Bio · Book-Text-Read-Zines · Human-ities · Vital-Edible-Health

Your Breasts Are Trying To Kill You

Lindy West: I don’t have any children yet, so my breasts are still more aesthetic than functional. I mostly use them as a food shelf, a cellphone case, and an in-flight pillow. When I was young and single and had less self-esteem, I used to joke that my breasts were “all I had” (good one, unhappy baby self!), but now that I’m older, I don’t have to rely on them to feel beautiful—for the time being, they’re just parts of me that fill my clothes and make my back hurt and, sure, make me feel pretty sometimes. I just don’t think about them that much anymore. Thanks to Breasts: A Natural and Unnatural History, a surprisingly emotional book by Florence Williams, though, that’s all changing. All of a sudden I can’t stop thinking about my breasts. Because it turns out they are total jerks.

In Breasts, Williams, a contributing editor for Outside magazine, attempts to offer a comprehensive social, cultural, medical, and scientific history of the human breast, a la single-word-titled best-sellers like Cod or Salt or Stiff—though not, alas, Balls. (In an act of one-word-wonder solidarity, Stiff author Mary Roach blurbed Breasts, citing Williams’ “double-D talents.”) Though that genre of sweeping, single-topic histories can wind up feeling hasty and reductive (it’s hard to write the history of one thing without touching on the history of all other things), Williams’ writing is scientifically detailed yet warm and accessible. She also stays firmly away from the juvenile (BOOOOOOOOO!!!) and isn’t afraid to delve into her personal life, making Breasts a smart and relatable, if occasionally dry, read.

Excerpt of an article written by Lindy West, at Slate. Continue HERE

Art/Aesthetics · Digital Media · Education · Human-ities · Social/Politics · Technology · Videos

Unexpected Development: Decolonial Media Aesthetics and Women’s ICT4D Video

ICT4D (Information Communication Technology for Development) powerfully frames women’s grassroots video production in the Global South, much of which is distributed widely through YouTube. Often, these videos reproduce racialized and gendered discourses – legacies of colonialism – in their narratives of economic, social, and technological progress. However, there are also videos by women’s groups that defy both the historical linearity and spatial fragmentation of the ICT4D framework. These videos instead remix, reclassify, and globally reconnect women’s experiences in the contemporary moment. Culled from hundreds of online videos produced by ICT4D programs, including those in countries classified as having “Low Human Development” according to the Gender Inequality Index of the United Nations Development Program, these media represent powerful instances of a decolonial aesthetics, an altogether unexpected development. These ICT4D videos make compelling claims for other historical narratives and visions for women’s future lives, identities, and uses of information communication technologies.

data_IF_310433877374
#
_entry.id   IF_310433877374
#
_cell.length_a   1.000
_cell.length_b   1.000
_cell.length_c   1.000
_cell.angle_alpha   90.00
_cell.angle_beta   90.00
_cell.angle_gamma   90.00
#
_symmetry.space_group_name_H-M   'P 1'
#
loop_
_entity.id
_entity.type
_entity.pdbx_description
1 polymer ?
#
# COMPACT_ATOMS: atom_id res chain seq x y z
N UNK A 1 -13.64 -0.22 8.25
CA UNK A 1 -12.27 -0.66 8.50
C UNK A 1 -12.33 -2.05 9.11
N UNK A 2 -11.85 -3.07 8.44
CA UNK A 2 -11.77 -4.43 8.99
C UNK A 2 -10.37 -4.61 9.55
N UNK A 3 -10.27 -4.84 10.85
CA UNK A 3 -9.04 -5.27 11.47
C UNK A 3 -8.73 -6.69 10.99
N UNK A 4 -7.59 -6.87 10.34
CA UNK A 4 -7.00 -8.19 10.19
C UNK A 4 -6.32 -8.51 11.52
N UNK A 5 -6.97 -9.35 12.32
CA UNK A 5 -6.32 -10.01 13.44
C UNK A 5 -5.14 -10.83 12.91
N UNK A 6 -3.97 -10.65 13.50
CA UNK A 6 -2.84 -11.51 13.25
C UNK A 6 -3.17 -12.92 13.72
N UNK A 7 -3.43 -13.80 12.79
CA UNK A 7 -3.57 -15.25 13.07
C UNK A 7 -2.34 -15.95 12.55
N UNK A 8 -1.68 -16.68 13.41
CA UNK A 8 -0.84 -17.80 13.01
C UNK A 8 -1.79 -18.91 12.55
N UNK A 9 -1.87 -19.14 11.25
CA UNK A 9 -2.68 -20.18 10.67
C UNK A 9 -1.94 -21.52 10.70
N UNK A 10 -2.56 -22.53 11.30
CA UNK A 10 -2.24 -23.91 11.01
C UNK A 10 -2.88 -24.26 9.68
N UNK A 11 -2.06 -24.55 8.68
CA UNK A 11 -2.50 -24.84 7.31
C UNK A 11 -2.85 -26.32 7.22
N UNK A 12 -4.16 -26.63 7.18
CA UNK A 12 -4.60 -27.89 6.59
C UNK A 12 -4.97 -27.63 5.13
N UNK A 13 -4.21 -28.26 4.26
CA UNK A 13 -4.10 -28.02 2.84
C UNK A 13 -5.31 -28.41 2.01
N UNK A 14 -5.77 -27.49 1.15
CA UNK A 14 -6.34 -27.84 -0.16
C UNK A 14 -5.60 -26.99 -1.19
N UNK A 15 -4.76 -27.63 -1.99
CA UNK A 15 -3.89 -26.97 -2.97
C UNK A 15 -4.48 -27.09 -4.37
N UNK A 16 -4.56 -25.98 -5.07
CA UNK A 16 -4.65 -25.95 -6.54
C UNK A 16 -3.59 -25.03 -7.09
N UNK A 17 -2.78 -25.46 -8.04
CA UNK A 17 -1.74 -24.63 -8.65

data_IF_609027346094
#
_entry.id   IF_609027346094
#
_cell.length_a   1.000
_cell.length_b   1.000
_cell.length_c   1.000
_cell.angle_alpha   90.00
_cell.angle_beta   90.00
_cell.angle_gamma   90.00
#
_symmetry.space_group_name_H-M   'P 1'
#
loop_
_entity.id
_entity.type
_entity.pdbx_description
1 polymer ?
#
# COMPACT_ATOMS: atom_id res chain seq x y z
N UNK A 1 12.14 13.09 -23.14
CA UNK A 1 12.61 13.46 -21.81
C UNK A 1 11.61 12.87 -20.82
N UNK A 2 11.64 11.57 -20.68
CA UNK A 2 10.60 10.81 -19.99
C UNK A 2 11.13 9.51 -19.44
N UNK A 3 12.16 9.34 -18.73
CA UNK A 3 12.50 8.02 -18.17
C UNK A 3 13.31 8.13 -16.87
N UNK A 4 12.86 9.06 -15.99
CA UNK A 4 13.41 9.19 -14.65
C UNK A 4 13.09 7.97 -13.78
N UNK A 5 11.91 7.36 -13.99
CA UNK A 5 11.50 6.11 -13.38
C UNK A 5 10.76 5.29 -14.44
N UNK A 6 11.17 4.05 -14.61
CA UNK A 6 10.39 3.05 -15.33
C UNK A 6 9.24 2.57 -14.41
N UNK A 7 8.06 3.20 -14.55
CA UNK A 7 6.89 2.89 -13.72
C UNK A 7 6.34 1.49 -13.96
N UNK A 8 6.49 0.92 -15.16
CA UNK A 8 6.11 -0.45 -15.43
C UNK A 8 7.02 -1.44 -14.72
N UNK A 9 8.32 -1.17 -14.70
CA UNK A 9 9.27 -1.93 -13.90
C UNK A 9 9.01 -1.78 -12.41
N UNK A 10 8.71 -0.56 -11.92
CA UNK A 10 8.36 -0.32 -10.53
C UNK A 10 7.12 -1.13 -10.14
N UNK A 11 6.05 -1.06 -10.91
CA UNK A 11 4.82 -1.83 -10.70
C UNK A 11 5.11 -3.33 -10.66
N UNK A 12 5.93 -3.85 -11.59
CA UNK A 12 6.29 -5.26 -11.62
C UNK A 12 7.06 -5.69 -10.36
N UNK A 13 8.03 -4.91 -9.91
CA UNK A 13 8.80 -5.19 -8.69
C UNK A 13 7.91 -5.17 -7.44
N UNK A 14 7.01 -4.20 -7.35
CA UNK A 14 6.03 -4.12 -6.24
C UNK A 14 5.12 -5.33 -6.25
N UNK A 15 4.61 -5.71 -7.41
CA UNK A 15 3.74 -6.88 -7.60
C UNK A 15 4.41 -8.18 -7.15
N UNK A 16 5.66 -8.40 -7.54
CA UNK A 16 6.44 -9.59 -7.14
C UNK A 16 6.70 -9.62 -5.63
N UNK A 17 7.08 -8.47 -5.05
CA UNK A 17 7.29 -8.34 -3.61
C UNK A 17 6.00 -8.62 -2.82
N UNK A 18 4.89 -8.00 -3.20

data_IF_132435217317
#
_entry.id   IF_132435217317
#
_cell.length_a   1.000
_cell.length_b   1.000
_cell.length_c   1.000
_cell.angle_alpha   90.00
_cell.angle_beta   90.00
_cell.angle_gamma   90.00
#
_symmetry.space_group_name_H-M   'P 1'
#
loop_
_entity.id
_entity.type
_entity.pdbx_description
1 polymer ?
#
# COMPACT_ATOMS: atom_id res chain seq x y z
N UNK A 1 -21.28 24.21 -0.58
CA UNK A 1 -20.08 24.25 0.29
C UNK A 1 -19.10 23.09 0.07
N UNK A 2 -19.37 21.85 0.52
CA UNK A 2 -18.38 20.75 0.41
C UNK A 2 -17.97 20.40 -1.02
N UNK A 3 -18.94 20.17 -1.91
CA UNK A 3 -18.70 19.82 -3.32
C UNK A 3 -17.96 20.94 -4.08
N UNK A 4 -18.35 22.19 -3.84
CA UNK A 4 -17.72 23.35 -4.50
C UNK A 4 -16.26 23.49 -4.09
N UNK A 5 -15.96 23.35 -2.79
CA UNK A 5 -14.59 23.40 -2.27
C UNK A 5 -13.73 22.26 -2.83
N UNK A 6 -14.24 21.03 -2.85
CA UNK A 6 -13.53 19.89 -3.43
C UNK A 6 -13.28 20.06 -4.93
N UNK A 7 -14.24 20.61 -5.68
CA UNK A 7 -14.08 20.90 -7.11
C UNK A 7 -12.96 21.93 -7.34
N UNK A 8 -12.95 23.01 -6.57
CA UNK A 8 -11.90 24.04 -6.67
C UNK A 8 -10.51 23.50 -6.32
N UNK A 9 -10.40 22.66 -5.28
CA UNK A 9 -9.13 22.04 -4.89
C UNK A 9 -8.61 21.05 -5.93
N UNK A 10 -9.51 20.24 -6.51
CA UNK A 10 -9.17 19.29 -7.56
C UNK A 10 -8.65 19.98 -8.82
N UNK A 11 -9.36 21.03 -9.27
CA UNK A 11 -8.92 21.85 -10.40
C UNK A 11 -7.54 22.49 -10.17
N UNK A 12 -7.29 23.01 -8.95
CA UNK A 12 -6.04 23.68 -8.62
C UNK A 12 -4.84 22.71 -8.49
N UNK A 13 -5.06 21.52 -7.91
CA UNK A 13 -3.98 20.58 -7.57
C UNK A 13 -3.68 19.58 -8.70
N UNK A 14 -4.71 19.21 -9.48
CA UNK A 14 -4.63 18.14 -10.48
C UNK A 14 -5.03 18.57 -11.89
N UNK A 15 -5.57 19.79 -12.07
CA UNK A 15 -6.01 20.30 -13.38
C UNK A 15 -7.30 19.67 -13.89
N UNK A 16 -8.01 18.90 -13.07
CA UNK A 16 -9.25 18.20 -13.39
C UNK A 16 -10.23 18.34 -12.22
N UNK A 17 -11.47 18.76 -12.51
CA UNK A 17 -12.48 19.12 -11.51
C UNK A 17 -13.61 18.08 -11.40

Unexpected Development: Decolonial Media Aesthetics and Women’s ICT4D Video
Dalida Maria Benfield, Berkman Center Fellow
This event will be webcast Tuesday, April 17, live at 12:30 pm ET.
Berkman Center, 23 Everett Street, second floor

About Dalida:

Dalida María Benfield’s research addresses artists’ and activists’ creative uses of video and other networked digital media towards social justice projects. Her work is focused on the transformational capacities of media art across different scales. As an artist and activist, she has developed production, education, exhibition, and distribution initiatives focused on youth, women, people of color in the U.S., and local and transnational social movements, including co-founding the media collective Video Machete. She received her Ph.D. in 2011 from the University of California-Berkeley in Comparative Ethnic Studies with Designated Emphasis in Women, Gender, and Sexuality Studies. Her dissertation, Apparatuses, Globalities, Assemblages: Third Cinema, Now, chaired by Trinh T. Minh-ha, considers contemporary media art theory and practice, including work by Cao Fei, Michelle Dizon, and the Raqs Media Collective, in relation to the Third Cinema movement. As a Fellow at the Berkman Center, she is studying race and gender in the online presence of ICT4D programs, as well as working on collaborative projects with the Networked Cultures Working Group, the Cyberscholars Working Group, and metaLAB(at)Harvard.

Text via Berkman Center

Digital Media · Performativity · Social/Politics

Being Social

‘Angry Women’ by Annie Abrahams, 2011. (From photograph by Michael Szpakowski)

Since the mid-90s computers have changed our way of being together. First the Internet then mobile networks have grown as cultural spaces for interaction – wild and banal, bureaucratic and controlling – producing new ways of ‘being social’. Visitors are invited to view art installations, software art, networked performances and to get involved with creative activities to explore how our lives – personal and political – are being shaped by digital technologies.

Being Social is the opening exhibition at Furtherfield Gallery in Finsbury Park in North London. Furtherfield has established an international reputation as London’s first gallery for networked media art since 2004. With this exciting move to a more public space Furtherfield invites artists and techies – amateurs, professionals, celebrated stars and private enthusiasts – to engage with local and global, everyday and epic themes in a process of imaginative exchange.

This exhibition brings together artworks by emerging and internationally acclaimed artists: Annie Abrahams, Karen Blissett, Ele Carpenter, Emilie Giles, moddr_ , Liz Sterry and Thomson and Craighead.

Via Furtherfield